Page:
But who serves ticket holders who wish to test the open market? Several Paciolan schools, at least those in states with favorable scalping laws, are considering lifting face-value price restrictions from their respective secondary marketplaces, allowing sellers to seek fair-market value online through the university rather than on the streets outside its athletics venues. "We have a state law that has just been changed regarding the resale of tickets," says Brian Broussard, ticket manager at Louisiana State University. "Up until this past season it was basically face value, no higher. Now, anything that is sold on the Internet can be sold for any price. It's up to the venue. We haven't made a determination yet, but we're definitely considering it."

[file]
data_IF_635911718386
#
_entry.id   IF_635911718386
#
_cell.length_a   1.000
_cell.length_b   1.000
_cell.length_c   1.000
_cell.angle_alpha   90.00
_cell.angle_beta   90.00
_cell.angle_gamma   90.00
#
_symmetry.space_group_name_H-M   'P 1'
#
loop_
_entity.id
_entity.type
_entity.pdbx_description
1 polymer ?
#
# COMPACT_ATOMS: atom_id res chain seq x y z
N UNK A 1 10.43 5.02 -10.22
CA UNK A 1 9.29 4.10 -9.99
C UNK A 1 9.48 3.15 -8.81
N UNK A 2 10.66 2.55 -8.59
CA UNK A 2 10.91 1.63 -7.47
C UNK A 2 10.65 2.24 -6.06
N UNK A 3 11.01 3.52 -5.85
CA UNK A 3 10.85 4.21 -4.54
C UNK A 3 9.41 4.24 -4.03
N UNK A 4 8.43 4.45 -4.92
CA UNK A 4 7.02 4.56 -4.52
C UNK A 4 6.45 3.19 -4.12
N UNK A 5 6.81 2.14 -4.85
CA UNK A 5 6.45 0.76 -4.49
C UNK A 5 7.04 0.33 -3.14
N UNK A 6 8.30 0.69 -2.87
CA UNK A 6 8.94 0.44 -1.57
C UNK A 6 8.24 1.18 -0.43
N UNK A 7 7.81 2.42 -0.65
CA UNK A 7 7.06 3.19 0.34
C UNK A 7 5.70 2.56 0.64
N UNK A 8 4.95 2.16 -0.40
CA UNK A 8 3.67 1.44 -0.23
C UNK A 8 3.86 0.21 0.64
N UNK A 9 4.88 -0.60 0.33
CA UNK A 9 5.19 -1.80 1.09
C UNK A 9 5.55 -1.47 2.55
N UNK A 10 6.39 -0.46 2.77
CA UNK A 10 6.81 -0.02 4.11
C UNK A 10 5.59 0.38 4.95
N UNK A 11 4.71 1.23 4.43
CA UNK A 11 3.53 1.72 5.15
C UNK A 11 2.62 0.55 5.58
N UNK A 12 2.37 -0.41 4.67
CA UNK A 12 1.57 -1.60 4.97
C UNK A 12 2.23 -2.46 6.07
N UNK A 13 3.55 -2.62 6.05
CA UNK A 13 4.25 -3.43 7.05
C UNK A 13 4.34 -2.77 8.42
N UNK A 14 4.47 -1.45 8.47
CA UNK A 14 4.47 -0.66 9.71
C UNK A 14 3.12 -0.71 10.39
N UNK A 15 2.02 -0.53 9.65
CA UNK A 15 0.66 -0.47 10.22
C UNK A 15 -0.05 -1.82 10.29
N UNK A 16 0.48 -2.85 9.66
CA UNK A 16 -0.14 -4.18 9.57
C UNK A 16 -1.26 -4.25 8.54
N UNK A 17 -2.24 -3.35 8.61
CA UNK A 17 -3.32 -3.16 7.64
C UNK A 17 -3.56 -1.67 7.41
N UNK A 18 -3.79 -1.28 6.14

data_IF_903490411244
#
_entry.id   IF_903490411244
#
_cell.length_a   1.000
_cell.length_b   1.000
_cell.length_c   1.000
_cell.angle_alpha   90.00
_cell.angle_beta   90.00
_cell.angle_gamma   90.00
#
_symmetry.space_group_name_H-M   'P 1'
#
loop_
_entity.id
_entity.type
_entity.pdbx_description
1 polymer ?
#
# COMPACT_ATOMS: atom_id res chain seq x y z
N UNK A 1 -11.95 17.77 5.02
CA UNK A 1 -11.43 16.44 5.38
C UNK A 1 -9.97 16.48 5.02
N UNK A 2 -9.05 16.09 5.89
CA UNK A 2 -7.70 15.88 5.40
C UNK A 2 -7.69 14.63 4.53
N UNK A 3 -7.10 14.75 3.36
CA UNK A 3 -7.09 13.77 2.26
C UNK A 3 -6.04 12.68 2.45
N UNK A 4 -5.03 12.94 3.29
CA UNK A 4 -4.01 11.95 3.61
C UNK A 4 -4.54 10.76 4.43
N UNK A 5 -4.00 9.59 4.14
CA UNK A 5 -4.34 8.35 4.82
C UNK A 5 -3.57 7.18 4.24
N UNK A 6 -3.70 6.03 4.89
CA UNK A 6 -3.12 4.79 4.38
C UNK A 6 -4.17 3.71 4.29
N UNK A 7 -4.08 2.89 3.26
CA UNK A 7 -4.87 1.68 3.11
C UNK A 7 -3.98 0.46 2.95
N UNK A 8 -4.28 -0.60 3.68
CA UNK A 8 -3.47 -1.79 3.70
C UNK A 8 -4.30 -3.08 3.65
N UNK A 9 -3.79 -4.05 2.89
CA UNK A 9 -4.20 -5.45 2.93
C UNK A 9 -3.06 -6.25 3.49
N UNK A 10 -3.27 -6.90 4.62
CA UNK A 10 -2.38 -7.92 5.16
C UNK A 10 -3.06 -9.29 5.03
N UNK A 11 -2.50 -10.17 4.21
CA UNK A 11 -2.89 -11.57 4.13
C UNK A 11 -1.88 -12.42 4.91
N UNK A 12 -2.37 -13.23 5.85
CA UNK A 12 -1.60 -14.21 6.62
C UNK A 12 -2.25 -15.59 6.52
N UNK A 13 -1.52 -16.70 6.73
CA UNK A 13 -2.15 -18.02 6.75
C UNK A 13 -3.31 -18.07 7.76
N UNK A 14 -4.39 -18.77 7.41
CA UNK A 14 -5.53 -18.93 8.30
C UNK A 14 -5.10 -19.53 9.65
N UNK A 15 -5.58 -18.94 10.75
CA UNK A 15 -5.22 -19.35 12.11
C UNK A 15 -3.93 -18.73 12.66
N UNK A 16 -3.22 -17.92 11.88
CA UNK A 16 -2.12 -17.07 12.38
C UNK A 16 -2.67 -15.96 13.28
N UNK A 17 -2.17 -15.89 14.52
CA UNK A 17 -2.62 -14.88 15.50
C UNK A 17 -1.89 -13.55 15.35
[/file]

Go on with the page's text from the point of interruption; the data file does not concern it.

It's a decision that doesn't come easy for some schools, and understandably so, since lifting price caps may appear tantamount to placing the university's stamp of approval on ticket scalping. Nonetheless, high demand could equate to higher revenues for certain athletic departments. Hunt says that once men's basketball tickets were posted on the UW marketplace last season, they were "gone in minutes," and Broussard reports that all of the roughly 1,000 student football tickets offered on LSU's site were likewise snapped up. "Not one ticket went unsold," he says.

Some schools are taking the moneymaking potential of the secondary marketplace even further. At the University of Oklahoma, for example, would-be buyers must first purchase a membership to the secondary ticket marketplace if they hope to do business there. "Clearly, that's only going to work if you have extraordinarily high demand from the local base," says Taylor. "But in places like Oklahoma, it can be done."